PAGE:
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Chai It, You'll Like It 

Local company develops a dreamy spicy tea

To develop a new chai concentrate Amy Lee Stahl blind tasted lots of different chais. Here she is pouring chai into a blank cup. The name of the producer was listed on the bottom. - METOLIUS TEAS
  • Metolius Teas
  • To develop a new chai concentrate Amy Lee Stahl blind tasted lots of different chais. Here she is pouring chai into a blank cup. The name of the producer was listed on the bottom.

Sugar and spice and everything nice.

That's not referring to little girls, but instead refers to chai, the sweet, warm, spicy tea you find in many coffee houses. The word itself means "tea," so calling it chai tea is a little redundant. If you were trying to be accurate, you'd call it the proper Indian name: masala chai.

Chai is a tradition born from the English colonization of India. In the 1830s, when the East India Company was rapidly colonizing India, they created a campaign to convert Indians to tea drinkers. The Indian people adopted tea but made it their own by adding fresh ginger, cardamom, milk and sugar to the brew–a style of which the English originally disapproved. Even though chai has been popular in India for hundreds of years, it didn't become popular in the U.S. until the mid 1990s.

Chai is traditionally brewed, but the majority of American coffee houses use liquid or powdered concentrates for convenience. It makes sense; can you imagine a professional rushing to work and waiting 10 minutes for a cup of chai? No, neither can I.

When I've had a really good chai, I can't stop thinking about it. The same thing happens to me with really good curry. Certain mixtures of spices leave me with an addictive flavor memory. I think herbalist turned tea maker, Amy Lee Stahl, the owner of Metolius Teas, can relate. She spent a year developing a chai because she says there was "no chai on the market that fulfilled my imagination of what a chai should be." She set out to make "her dream of chai in real life." During Stahl's year of development, she blind-tasted local and national chais and took notes on each. She found most to be watery and clove-forward. Stahl wanted her chai to have more flavor with stronger fresh ginger and cardamom notes, like a real Indian masala chai.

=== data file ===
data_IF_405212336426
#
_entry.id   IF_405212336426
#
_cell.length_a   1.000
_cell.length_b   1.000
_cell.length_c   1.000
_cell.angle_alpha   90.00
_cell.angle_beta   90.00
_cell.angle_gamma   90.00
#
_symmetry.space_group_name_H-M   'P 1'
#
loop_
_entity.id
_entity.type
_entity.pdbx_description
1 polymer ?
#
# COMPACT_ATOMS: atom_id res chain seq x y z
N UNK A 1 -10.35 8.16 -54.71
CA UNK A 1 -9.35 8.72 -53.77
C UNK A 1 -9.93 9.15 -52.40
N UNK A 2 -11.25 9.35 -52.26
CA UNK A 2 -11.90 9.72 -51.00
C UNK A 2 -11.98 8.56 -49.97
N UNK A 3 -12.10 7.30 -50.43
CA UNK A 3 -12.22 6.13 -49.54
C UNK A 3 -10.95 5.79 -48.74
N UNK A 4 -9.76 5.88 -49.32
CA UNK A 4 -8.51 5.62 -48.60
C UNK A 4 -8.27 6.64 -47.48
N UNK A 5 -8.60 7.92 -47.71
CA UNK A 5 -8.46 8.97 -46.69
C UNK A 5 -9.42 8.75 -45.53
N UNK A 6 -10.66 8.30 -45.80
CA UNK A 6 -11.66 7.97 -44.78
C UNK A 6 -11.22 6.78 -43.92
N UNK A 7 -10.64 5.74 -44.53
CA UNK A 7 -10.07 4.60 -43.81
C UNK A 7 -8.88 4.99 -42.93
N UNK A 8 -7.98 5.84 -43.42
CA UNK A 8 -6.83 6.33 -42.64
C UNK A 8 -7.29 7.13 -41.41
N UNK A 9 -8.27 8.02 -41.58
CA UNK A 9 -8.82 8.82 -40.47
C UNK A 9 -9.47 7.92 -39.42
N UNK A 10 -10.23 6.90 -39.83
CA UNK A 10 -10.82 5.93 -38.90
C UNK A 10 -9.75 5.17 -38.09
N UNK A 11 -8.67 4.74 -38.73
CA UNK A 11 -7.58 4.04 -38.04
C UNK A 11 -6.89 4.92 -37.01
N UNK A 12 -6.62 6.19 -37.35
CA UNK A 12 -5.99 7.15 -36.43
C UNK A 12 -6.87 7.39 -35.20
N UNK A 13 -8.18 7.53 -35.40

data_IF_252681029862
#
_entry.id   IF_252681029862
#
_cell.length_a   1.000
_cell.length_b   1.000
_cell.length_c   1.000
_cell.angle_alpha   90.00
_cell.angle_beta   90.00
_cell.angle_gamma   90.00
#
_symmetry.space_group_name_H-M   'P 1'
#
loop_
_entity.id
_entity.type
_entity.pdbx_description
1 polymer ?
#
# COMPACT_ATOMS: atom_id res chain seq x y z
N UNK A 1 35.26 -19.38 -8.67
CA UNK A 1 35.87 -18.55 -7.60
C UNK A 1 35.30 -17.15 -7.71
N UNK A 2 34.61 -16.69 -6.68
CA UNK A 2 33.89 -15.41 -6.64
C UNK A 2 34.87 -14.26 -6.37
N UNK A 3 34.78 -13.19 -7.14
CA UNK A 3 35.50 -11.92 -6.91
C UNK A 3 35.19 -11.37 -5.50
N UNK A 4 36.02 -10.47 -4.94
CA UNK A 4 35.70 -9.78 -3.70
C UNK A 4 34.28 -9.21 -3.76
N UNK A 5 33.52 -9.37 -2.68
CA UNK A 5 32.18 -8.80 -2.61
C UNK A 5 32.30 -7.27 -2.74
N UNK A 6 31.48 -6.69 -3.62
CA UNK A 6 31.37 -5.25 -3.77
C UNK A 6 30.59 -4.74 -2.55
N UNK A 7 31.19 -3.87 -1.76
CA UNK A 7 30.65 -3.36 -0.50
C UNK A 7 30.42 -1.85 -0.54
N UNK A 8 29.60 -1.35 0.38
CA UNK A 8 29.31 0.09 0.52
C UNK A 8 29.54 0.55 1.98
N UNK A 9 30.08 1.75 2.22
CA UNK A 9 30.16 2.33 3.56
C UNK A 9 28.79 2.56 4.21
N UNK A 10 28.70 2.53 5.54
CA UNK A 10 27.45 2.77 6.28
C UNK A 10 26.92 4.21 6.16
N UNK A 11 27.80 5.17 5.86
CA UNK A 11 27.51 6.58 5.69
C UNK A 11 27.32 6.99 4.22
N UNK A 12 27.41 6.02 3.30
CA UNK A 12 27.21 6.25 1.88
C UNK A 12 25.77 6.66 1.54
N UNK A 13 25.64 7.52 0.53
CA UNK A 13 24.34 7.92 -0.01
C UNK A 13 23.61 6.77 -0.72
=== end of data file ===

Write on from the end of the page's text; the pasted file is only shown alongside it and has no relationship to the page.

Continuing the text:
Stahl says it was an "epic journey" to make the new Metolius Tea chai.

click to enlarge LISA SIPE
  • Lisa Sipe

"I've never worked harder on anything," she said.

The epic journey took her into unchartered waters. She's been blending loose leaf teas for her company since 2010 but there was no method to follow to make a chai concentrate, because no one was doing what she wanted to do. She came close to creating the chai she wanted half a dozen times, only to scrap it and redesign the recipe with a completely different methodology. Cardamom's aromatic oils are highly volatile and do not infuse well in water.  That's where chaiwallas (Indian street chai makers) have a huge advantage, steeping their spices directly in high-fat milk, capturing the cardamom's delicious flavor. Stahl would sneak out of bed in the middle of the night to research solubility chemistry, volatile oils and protease in fresh ginger to figure out how to make the most flavorful chai possible.

Eventually came the chai of her dreams—coming, fittingly for a Central Oregonian, by using beer brewing equipment.

The process to make one batch of Metolius Tea chai takes 15 hours. When Stahl gave me a sample of the dreamy, organic chai, the first thing I noticed was how concentrated it was. You only need 1 ounce to make a cup, so you can use more milk, resulting in a richer chai. Most concentrates are 4 ounces of watery chai concentrate to 4 ounces of milk.

Stahl told me the best way to make chai is with an electric frother. I only had a manual milk frother that came with my manual espresso maker. I warmed milk in a small saucepan and hand pumped the liquid until a thick layer of bubbles formed on top. I poured the steamed milk into the chai concentrate and held the mug under my nose. It was sweet and spicy, reminiscent of a Sparrow Bakery Ocean Roll but with a bigger punch. The first sip started sweet and ended smooth and spicy. With the second sip I relished in its creamy lusciousness.

I spent the rest of my day thinking about that warm cup. By dinner I tried the concentrate in a cocktail with whiskey and a splash of half and half. The next morning I used what was left to make a dirty chai by adding it to my coffee. Hooked!

The Metolius Tea website sells the chai, offering a limited supply each week for local retail sales. You can also drink a cup of Metolius Tea chai locally at Crow's Feet Commons, Dakine Cafe, Dudley's Bookshop Cafe, the Oregon State University-Cascades student cafe, Palate, Roundabout Books, Spoken Moto, Suttle Tea and Tula Movement Arts.

Metolius Tea


1080 SE Centennial St, Suite 4, Bend

About The Author

Lisa Sipe

Food Writer | The Source Weekly
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